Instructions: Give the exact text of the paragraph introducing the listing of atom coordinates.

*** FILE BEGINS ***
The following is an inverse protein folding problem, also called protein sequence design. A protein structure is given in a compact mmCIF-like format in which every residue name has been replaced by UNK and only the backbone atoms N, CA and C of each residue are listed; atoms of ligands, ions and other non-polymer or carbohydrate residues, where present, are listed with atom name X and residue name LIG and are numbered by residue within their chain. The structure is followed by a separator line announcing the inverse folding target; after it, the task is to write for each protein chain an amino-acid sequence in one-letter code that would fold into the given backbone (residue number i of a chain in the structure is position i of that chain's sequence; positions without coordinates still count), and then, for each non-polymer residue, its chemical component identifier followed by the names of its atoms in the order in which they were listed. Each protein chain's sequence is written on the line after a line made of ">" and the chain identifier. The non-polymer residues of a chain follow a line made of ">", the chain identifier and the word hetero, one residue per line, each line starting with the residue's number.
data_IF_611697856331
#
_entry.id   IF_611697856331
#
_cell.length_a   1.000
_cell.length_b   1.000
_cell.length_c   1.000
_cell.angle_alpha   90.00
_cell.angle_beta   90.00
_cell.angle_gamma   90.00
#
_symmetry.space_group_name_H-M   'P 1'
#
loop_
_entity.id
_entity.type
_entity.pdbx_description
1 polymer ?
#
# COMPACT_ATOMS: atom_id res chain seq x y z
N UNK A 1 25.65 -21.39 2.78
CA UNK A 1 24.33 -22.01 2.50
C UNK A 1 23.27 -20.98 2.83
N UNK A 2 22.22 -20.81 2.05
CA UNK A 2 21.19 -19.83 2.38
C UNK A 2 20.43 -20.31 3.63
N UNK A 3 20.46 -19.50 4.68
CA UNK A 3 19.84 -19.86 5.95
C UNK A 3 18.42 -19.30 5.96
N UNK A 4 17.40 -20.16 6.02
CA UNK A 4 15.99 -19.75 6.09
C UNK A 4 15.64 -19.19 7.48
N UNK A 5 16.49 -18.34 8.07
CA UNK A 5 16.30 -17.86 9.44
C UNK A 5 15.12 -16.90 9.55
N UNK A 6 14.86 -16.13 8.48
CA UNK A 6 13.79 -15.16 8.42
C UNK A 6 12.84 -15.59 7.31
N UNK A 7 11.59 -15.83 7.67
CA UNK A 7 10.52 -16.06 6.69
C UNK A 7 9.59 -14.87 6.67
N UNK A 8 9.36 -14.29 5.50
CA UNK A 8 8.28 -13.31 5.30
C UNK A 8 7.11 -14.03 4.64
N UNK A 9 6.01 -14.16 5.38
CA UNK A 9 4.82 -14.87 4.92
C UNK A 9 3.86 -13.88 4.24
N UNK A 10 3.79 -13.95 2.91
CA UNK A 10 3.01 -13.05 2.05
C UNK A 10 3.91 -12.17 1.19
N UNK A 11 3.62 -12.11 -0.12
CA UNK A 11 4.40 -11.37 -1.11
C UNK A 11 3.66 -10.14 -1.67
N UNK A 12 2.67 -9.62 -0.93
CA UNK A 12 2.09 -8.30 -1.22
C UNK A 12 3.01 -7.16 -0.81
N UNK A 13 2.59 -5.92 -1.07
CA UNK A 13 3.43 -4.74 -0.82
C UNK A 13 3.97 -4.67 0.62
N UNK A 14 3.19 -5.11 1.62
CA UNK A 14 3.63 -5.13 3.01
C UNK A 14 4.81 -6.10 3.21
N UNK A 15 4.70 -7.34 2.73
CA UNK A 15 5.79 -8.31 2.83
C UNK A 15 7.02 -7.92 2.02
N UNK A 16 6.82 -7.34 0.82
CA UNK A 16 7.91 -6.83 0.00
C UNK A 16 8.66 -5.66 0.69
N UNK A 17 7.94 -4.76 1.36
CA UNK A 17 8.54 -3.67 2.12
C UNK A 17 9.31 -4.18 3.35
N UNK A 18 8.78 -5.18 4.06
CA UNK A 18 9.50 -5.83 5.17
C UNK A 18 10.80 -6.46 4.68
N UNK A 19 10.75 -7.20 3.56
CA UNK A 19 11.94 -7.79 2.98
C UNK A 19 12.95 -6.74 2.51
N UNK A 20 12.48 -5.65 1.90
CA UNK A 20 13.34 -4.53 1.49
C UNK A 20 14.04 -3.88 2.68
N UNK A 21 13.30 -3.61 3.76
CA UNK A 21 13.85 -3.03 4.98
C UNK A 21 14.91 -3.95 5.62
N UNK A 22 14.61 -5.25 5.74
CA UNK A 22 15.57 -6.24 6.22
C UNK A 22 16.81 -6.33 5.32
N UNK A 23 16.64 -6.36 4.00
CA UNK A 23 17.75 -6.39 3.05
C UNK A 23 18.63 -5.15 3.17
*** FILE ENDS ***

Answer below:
The following is an inverse protein folding problem, also called protein sequence design. A protein structure is given in a compact mmCIF-like format in which every residue name has been replaced by UNK and only the backbone atoms N, CA and C of each residue are listed; atoms of ligands, ions and other non-polymer or carbohydrate residues, where present, are listed with atom name X and residue name LIG and are numbered by residue within their chain. The structure is followed by a separator line announcing the inverse folding target; after it, the task is to write for each protein chain an amino-acid sequence in one-letter code that would fold into the given backbone (residue number i of a chain in the structure is position i of that chain's sequence; positions without coordinates still count), and then, for each non-polymer residue, its chemical component identifier followed by the names of its atoms in the order in which they were listed. Each protein chain's sequence is written on the line after a line made of ">" and the chain identifier. The non-polymer residues of a chain follow a line made of ">", the chain identifier and the word hetero, one residue per line, each line starting with the residue's number.